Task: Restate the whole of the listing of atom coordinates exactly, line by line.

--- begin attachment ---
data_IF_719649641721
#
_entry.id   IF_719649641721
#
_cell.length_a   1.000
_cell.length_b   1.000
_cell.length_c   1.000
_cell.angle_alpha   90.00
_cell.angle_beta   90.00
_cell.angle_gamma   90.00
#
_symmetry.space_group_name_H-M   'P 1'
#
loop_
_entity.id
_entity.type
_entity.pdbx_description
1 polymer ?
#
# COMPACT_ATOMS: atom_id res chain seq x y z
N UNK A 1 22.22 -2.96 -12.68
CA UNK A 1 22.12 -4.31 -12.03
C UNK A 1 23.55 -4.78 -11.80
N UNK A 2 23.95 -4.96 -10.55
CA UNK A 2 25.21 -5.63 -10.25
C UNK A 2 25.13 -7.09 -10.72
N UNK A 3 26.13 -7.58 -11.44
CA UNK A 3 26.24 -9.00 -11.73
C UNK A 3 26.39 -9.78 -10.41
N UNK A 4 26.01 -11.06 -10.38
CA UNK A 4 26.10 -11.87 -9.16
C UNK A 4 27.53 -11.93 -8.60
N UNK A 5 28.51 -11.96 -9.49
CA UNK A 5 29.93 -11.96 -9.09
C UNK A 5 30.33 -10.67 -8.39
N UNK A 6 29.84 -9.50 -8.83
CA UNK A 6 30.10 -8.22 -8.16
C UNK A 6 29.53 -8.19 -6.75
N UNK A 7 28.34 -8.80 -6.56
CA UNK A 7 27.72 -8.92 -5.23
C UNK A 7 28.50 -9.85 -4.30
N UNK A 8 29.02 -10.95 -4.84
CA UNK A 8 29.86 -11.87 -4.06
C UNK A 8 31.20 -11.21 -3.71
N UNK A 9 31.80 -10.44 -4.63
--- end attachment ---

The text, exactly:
data_IF_719649641721
#
_entry.id   IF_719649641721
#
_cell.length_a   1.000
_cell.length_b   1.000
_cell.length_c   1.000
_cell.angle_alpha   90.00
_cell.angle_beta   90.00
_cell.angle_gamma   90.00
#
_symmetry.space_group_name_H-M   'P 1'
#
loop_
_entity.id
_entity.type
_entity.pdbx_description
1 polymer ?
#
# COMPACT_ATOMS: atom_id res chain seq x y z
N UNK A 1 22.22 -2.96 -12.68
CA UNK A 1 22.12 -4.31 -12.03
C UNK A 1 23.55 -4.78 -11.80
N UNK A 2 23.95 -4.96 -10.55
CA UNK A 2 25.21 -5.63 -10.25
C UNK A 2 25.13 -7.09 -10.72
N UNK A 3 26.13 -7.58 -11.44
CA UNK A 3 26.24 -9.00 -11.73
C UNK A 3 26.39 -9.78 -10.41
N UNK A 4 26.01 -11.06 -10.38
CA UNK A 4 26.10 -11.87 -9.16
C UNK A 4 27.53 -11.93 -8.60
N UNK A 5 28.51 -11.96 -9.49
CA UNK A 5 29.93 -11.96 -9.09
C UNK A 5 30.33 -10.67 -8.39
N UNK A 6 29.84 -9.50 -8.83
CA UNK A 6 30.10 -8.22 -8.16
C UNK A 6 29.53 -8.19 -6.75
N UNK A 7 28.34 -8.80 -6.56
CA UNK A 7 27.72 -8.92 -5.23
C UNK A 7 28.50 -9.85 -4.30
N UNK A 8 29.02 -10.95 -4.84
CA UNK A 8 29.86 -11.87 -4.06
C UNK A 8 31.20 -11.21 -3.71
N UNK A 9 31.80 -10.44 -4.63